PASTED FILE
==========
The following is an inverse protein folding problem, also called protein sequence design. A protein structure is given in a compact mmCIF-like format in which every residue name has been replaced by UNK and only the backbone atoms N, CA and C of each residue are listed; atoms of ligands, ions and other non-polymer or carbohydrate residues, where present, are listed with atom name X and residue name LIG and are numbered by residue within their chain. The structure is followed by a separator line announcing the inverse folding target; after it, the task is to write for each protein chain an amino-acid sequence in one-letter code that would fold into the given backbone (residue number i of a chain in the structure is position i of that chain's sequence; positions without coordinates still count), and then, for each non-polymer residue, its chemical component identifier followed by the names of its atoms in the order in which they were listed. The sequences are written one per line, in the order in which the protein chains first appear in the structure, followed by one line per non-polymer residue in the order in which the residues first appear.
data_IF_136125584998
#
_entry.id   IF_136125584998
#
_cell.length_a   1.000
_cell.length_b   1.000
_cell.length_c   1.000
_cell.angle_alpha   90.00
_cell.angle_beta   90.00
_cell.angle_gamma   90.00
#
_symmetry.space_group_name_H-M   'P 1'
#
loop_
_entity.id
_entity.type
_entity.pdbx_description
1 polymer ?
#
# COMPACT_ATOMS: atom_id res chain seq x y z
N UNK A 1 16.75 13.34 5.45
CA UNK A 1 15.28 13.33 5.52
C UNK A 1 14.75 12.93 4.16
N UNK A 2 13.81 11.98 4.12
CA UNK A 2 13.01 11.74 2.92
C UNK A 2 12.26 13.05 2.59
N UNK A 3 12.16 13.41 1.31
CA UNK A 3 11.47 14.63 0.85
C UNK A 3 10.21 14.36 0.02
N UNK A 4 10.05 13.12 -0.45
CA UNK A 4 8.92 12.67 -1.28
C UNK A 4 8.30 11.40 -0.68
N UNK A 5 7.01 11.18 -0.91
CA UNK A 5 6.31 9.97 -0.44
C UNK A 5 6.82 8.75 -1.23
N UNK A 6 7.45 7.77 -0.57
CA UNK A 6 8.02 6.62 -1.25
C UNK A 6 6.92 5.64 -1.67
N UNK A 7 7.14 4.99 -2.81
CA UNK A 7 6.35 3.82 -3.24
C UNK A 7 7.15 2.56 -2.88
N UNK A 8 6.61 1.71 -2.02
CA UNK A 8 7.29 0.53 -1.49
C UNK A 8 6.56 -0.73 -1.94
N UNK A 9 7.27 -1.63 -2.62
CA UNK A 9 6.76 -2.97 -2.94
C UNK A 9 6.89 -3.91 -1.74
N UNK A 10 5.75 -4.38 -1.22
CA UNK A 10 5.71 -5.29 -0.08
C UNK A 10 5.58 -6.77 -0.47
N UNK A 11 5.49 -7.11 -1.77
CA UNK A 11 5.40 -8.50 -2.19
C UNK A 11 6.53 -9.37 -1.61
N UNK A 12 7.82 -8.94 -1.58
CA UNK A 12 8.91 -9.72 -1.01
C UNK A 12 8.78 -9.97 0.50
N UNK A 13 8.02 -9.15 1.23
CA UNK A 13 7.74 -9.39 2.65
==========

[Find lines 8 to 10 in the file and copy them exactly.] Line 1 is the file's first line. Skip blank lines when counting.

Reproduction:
_cell.length_c   1.000
_cell.angle_alpha   90.00
_cell.angle_beta   90.00